Currently in cinemas is Sin City: A Dame To Kill For, the hotly-anticipated sequel to 2005's Sin City. This seems like a good time to go back to assess the original film.
Sin City is, on the very basic level, a comic book adaptation. Frank Miller wrote the Sin City graphic novels between 1991 and 2000 but- having had a negative experience of working in Hollywood (with his screenplays for RoboCop 2 and RoboCop 3 being drastically altered)- Miller was not keen to release the film rights for any of his other comic books, for fear of the same thing happening again.
Director Robert Rodriguez (El Mariachi, From Dusk Til Dawn, The Faculty) was a huge fan of the comic-book series and wanted to make a film version of them- but wanted it to be a 'translation, not an adaptation', sticking very closely to the source material. Choosing a 3-page short story entitled 'The Customer Is Always Right' from the 1994 collection The Babe Wore Red And Other Stories, Rodriguez got actors Marley Shelton (The Customer) and Josh Hartnett (The Salesman) to perform against a green-screen then added the background scenery in digitally. Once filming was completed, Rodriguez flew Miller into Austin to see the finished result. Very happy with the end result, Miller agreed for several of his Sin City yarns to be adapted for the film. This 'proof of concept' footage acts as the opening scene of the film.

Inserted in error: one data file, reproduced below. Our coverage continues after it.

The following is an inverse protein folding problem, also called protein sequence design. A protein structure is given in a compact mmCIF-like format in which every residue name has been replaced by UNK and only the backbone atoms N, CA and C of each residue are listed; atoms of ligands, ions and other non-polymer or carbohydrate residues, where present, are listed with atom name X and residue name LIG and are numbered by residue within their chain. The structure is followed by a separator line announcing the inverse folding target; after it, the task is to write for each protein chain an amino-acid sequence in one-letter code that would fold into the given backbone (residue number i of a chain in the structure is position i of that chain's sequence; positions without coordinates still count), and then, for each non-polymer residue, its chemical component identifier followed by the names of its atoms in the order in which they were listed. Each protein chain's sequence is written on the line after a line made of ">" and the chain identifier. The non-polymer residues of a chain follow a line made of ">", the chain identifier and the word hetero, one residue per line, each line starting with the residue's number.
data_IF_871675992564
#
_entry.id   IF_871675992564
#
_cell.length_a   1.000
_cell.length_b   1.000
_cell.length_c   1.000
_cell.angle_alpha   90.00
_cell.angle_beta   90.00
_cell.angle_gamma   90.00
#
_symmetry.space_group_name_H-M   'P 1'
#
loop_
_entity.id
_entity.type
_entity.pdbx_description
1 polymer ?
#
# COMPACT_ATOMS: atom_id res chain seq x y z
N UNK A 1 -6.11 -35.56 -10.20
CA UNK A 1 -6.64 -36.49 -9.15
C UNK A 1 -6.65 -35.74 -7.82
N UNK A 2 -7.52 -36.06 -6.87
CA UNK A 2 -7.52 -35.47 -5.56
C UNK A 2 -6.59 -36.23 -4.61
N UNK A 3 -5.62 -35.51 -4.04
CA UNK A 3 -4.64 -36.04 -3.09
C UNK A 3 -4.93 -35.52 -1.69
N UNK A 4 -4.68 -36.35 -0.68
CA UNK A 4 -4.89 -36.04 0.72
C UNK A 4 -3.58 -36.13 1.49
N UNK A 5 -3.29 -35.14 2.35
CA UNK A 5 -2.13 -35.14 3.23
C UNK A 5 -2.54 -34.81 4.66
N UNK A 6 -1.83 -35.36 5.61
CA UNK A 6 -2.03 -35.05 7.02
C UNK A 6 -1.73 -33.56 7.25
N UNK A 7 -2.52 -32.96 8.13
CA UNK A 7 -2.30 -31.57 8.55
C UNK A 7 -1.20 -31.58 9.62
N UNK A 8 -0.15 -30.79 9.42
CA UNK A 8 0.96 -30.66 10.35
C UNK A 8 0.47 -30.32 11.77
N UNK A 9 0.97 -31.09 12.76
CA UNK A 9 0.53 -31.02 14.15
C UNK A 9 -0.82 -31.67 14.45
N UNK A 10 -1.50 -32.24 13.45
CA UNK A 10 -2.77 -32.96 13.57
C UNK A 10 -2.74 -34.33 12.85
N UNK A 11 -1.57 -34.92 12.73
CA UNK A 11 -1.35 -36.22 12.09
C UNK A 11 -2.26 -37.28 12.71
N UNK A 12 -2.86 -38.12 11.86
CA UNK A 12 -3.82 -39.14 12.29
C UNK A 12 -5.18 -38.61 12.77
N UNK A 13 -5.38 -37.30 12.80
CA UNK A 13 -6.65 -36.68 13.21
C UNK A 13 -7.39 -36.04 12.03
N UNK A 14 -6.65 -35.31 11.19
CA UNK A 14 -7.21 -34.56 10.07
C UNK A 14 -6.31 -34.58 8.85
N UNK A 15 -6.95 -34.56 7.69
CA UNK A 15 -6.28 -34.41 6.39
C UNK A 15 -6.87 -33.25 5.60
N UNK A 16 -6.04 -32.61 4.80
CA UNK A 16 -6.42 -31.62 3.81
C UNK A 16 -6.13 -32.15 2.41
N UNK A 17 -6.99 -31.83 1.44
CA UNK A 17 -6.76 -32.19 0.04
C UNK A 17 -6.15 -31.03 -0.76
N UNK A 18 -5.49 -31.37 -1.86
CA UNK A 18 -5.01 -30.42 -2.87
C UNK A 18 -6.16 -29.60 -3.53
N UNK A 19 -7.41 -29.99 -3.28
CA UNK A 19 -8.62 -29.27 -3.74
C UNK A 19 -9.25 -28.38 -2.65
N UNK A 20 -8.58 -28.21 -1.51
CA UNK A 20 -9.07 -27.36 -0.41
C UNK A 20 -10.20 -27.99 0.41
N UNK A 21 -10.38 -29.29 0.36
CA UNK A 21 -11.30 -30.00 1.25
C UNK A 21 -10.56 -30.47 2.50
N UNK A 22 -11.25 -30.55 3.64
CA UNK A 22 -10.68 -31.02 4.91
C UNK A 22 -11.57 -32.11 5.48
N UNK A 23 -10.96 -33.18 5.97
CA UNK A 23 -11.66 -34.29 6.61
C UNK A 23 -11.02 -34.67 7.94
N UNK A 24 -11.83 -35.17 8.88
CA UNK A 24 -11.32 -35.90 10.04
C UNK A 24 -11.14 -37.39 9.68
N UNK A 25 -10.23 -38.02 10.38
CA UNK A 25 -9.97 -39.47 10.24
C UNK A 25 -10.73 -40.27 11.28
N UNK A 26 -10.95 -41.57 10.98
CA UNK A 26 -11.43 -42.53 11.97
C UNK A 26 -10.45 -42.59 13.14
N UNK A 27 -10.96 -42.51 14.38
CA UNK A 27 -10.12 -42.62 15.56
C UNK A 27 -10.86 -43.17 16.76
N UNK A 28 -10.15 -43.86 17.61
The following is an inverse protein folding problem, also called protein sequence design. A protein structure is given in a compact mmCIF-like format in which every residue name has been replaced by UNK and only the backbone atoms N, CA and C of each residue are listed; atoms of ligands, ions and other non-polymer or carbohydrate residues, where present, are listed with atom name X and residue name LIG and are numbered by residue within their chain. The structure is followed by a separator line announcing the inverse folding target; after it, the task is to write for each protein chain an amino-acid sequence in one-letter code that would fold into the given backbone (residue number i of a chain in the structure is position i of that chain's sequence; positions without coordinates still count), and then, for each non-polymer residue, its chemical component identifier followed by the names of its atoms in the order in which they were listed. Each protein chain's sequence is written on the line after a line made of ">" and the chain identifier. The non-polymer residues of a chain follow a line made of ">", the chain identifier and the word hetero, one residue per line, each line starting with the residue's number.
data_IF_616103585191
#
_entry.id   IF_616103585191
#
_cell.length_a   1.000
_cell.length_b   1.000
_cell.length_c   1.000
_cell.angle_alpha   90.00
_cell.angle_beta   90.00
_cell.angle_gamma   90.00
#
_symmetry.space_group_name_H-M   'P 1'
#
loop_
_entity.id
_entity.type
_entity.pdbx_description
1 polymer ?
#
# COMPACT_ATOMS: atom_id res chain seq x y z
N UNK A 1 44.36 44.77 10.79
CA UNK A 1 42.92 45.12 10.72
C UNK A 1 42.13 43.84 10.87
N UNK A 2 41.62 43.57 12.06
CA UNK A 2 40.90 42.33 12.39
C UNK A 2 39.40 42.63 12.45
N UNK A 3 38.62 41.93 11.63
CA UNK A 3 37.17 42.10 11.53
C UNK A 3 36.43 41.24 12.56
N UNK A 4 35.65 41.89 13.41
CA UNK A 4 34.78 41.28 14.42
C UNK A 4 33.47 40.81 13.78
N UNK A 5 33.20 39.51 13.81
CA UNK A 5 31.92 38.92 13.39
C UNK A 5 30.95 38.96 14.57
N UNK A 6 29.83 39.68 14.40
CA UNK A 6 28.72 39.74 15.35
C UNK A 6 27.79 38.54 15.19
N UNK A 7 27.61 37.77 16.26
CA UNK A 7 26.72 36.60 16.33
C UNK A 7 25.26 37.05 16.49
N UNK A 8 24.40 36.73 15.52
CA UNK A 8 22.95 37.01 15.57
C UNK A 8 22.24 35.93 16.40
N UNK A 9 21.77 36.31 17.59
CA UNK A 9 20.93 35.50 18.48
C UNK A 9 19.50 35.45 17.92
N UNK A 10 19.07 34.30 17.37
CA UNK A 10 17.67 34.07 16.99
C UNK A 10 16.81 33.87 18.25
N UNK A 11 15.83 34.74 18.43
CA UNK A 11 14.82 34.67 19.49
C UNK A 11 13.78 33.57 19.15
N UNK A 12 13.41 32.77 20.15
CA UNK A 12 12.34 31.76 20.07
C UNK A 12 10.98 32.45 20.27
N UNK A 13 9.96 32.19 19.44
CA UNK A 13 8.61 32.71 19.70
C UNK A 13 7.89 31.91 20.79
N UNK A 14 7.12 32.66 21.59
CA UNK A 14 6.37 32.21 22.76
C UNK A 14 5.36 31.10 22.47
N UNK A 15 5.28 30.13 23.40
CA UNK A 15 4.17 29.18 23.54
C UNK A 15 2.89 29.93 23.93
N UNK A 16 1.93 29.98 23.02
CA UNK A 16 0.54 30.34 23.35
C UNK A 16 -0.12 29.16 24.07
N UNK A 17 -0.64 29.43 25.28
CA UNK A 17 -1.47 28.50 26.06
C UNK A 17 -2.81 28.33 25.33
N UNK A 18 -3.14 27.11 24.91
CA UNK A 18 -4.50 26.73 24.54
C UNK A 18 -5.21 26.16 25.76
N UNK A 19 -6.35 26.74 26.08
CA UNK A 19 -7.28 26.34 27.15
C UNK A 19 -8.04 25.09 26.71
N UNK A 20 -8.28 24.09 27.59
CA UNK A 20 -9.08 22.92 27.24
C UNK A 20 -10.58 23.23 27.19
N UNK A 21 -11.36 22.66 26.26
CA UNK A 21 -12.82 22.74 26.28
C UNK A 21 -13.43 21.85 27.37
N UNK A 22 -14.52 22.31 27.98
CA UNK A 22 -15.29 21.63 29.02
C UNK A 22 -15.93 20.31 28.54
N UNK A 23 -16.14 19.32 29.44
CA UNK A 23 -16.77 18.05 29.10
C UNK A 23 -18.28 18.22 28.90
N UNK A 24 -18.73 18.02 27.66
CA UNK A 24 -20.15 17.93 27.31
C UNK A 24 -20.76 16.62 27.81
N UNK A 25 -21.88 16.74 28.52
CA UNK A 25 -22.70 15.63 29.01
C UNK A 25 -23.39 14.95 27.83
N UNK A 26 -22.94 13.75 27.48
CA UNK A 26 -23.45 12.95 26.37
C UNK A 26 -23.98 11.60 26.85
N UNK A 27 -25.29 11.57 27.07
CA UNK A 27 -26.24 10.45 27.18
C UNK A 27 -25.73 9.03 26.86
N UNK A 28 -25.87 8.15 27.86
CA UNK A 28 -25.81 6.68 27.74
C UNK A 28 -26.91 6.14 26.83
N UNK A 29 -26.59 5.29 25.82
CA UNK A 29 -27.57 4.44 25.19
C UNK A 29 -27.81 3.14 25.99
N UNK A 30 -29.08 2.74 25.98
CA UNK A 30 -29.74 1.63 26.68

|Josh Hartnett and Marley Shelton in 'The Customer Is Always Right'|
|Nick Stahl as The Yellow Bastard|
|Mickey Rourke as Marv|
Sin City is hailed by some as a modern classic and its place in the evolution of film-making is undeniable. It's gritty, gory, stylish, visceral and one hell of a ride. But does A Dame To Kill For live up to it? We'll be sharing our thoughts on the film in an upcoming programme.